LONDON (Reuters) - ITV (ITV.L) said the Rugby World Cup and hit dating show Love Island helped boost viewing figures and advertising revenue in the third quarter as the British broadcaster reaps the benefits of measures to turn its fortunes around.
The company’s shares have risen 30% in the last three months as improving advertising trends and demand for new programming, particularly in the United States, helped the home to The X Factor rebound in the second half.
Advertising revenue was up 1% in the third quarter, at the top end of a range of down 1% to up 1%, despite uncertainty over Britain’s departure from the European Union forcing companies to adopt a more cautious approach to spending.
The key measurement is forecast to be either flat or up 1% in the final quarter, having fallen by 5% in the first half of the year.
The ITV Studios business was enjoying a “very strong second half delivery schedule” with ITV America benefiting from the U.S. version of Love Island and other popular programming.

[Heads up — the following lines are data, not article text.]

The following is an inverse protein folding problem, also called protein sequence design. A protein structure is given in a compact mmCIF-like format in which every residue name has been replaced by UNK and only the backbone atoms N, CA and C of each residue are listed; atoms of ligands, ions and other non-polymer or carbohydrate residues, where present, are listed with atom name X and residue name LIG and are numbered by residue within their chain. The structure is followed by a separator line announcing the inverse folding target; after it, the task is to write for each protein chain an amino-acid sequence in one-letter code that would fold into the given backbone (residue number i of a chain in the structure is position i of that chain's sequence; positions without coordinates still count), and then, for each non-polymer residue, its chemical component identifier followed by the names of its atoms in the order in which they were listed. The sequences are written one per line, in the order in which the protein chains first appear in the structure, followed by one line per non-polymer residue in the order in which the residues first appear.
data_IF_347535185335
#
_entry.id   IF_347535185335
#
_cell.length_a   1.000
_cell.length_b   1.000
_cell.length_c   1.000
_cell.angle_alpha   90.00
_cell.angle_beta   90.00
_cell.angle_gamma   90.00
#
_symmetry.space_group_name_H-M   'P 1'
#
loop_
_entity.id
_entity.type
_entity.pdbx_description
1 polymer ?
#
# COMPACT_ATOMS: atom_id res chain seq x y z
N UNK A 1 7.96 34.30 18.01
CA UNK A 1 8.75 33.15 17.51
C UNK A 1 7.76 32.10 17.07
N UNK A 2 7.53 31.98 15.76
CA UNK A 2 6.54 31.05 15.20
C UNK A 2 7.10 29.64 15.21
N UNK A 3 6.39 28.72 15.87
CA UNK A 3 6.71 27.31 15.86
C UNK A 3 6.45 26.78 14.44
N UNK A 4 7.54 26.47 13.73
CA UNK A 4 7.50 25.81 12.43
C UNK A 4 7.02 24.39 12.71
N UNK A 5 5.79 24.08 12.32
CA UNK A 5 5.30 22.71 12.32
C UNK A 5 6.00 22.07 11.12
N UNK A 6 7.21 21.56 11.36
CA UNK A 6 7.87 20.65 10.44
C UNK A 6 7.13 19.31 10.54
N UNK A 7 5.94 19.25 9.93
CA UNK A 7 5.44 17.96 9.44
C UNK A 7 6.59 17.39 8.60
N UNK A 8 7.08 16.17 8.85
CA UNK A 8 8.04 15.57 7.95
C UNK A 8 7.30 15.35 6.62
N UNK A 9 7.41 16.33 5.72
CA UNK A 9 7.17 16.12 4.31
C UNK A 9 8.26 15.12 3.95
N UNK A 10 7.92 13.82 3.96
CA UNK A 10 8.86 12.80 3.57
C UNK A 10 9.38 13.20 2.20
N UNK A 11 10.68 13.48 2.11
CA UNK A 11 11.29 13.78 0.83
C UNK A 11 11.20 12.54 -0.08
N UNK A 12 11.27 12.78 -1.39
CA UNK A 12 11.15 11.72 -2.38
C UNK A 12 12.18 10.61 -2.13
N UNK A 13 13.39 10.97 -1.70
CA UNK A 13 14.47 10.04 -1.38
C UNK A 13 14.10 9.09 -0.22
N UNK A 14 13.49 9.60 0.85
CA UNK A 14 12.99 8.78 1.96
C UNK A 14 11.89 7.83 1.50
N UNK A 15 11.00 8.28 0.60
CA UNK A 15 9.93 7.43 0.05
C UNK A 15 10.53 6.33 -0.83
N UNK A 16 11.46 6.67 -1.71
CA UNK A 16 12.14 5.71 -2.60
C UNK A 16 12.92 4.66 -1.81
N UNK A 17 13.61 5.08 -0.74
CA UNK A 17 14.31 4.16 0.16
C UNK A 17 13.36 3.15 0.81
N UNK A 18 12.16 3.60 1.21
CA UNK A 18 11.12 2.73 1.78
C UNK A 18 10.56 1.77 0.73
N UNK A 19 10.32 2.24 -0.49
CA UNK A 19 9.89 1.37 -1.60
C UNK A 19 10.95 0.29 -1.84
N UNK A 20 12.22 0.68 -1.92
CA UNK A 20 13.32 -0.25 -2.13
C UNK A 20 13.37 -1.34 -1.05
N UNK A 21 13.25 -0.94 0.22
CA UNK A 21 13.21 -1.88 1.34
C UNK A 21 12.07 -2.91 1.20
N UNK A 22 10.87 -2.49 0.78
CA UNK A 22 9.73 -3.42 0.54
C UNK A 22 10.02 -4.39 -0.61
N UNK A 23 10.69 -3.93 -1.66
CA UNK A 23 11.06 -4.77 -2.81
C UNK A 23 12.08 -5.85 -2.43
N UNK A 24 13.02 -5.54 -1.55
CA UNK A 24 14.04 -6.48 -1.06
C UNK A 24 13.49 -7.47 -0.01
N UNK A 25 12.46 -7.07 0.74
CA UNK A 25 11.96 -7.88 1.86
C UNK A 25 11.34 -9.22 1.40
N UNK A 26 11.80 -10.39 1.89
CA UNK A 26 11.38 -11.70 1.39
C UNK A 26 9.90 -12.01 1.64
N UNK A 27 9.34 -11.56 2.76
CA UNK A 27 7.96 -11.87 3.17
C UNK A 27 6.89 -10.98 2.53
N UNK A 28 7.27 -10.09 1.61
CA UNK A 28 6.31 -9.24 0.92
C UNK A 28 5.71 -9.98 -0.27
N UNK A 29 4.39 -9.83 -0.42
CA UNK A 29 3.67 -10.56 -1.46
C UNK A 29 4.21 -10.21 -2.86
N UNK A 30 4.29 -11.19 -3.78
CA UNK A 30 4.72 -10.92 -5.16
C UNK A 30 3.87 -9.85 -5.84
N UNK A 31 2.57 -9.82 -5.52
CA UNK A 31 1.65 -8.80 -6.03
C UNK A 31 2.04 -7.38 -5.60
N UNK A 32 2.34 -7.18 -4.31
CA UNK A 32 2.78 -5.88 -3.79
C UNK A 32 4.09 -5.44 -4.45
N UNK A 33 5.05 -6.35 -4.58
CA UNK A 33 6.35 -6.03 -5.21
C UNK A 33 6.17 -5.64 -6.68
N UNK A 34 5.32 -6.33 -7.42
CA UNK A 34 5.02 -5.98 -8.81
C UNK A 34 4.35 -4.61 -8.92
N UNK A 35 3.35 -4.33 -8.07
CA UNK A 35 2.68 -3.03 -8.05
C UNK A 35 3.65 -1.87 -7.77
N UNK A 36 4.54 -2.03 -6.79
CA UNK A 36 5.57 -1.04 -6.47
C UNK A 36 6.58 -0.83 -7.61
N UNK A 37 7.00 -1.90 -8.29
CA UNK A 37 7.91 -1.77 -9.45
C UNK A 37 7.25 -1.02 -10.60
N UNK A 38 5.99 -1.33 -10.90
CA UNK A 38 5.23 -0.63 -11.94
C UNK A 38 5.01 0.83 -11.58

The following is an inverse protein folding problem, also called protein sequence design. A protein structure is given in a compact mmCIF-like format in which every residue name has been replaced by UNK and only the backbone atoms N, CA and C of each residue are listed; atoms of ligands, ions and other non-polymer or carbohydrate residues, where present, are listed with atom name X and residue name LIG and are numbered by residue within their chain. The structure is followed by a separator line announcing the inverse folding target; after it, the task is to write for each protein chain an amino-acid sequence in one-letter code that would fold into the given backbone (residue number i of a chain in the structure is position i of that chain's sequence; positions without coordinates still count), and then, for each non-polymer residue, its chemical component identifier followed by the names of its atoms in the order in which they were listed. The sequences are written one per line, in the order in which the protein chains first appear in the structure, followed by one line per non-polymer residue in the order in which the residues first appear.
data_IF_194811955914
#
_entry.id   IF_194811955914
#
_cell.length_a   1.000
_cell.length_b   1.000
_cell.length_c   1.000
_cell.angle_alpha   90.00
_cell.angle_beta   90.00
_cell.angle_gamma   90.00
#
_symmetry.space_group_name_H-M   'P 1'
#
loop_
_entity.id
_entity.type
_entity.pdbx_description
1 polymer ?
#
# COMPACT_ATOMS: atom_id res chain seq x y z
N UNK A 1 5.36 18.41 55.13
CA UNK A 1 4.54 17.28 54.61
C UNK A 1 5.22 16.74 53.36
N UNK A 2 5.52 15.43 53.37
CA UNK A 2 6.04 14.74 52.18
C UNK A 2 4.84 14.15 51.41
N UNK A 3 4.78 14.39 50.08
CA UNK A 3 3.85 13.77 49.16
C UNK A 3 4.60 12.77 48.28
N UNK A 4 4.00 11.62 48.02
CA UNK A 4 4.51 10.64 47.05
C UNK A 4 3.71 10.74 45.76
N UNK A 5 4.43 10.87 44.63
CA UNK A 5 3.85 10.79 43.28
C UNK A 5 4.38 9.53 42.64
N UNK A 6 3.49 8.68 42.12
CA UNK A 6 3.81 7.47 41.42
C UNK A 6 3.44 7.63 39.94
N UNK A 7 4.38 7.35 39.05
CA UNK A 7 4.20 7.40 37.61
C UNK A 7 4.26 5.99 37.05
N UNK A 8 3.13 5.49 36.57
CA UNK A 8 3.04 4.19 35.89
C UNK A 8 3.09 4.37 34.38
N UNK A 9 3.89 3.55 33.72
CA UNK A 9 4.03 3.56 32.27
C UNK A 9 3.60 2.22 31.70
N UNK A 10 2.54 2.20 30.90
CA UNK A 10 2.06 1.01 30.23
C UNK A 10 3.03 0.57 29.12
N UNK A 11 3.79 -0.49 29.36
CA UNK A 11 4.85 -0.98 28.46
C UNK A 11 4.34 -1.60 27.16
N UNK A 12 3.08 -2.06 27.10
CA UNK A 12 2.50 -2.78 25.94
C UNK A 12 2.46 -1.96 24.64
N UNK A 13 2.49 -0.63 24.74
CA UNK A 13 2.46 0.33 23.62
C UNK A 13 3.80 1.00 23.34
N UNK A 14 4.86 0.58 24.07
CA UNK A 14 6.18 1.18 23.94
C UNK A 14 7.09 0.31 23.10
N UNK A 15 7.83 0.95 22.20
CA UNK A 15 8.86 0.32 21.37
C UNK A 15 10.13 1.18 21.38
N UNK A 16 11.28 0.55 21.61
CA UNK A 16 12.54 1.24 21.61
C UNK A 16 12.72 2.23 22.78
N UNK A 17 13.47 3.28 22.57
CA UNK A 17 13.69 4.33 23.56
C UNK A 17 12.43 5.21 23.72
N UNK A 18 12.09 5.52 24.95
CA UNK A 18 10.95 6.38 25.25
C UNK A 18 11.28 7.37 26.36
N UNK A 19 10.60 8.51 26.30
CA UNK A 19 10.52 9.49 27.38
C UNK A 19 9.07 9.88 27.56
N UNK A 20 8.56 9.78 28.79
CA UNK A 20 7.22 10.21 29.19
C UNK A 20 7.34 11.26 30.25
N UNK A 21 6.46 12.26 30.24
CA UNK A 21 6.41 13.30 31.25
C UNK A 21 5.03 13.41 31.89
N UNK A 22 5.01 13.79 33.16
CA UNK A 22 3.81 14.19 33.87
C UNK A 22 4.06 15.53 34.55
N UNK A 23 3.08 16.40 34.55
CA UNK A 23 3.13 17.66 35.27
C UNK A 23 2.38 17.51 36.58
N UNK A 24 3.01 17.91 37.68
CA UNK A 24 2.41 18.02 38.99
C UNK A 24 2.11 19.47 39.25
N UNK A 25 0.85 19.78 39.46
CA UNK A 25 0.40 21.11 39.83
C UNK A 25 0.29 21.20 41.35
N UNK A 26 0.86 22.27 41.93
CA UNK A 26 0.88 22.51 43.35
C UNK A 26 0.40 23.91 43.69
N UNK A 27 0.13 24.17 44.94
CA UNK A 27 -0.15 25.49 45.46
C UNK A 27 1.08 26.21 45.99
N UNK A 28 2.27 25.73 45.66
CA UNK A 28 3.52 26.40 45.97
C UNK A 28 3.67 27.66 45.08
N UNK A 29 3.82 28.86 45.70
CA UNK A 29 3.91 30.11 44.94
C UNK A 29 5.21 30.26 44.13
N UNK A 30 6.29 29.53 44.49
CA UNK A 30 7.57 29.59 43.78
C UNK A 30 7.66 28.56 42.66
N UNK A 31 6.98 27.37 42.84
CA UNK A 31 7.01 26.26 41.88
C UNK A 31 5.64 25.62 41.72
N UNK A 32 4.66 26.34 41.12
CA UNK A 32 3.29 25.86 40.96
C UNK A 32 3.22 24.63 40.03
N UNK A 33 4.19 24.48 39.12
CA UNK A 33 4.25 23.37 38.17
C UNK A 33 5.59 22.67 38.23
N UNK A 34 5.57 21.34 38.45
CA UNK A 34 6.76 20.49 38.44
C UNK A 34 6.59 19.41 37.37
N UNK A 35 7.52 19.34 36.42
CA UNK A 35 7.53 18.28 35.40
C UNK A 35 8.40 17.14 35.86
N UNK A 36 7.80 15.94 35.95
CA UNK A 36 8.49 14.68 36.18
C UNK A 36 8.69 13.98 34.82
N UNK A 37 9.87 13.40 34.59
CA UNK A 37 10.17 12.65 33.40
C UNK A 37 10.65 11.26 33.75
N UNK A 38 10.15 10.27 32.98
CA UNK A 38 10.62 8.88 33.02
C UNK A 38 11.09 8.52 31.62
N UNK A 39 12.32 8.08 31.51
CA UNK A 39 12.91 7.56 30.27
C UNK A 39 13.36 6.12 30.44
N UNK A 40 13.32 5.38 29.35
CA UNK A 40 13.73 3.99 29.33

England’s run to the Rugby World Cup final in Japan, where they lost to South Africa, also boosted viewing figures.
“On screen and online viewing performed well with highlights including four of the five highest rating new dramas so far this year and the Rugby World Cup which saw a peak audience of 12.8 million viewers during the final,” Chief Executive Carolyn McCall said.
ITV’s shares rose 3% on Tuesday after the group reiterated the rest of its outlook for cost savings, program production and online growth. Analysts at Citi said they would upgrade their full-year earnings forecasts by 3.3%.
ITV has built up its studios production business in recent years to reduce its reliance on fluctuating advertising trends, while former easyJet boss McCall is also developing digital offerings to help it compete with the likes of Netflix and Amazon.
“ITV is swimming against a strong current, but is making some steady progress,” Richard Hunter, head of markets at Interactive Investor, said.
ITV said it was making good progress with the strategy, despite the uncertain economic environment in Britain where Prime Minister Boris Johnson has called a snap election for Dec. 12 to try to break the Brexit deadlock.
Reporting by Kate Holton, editing by James Davey and Kirsten Donovan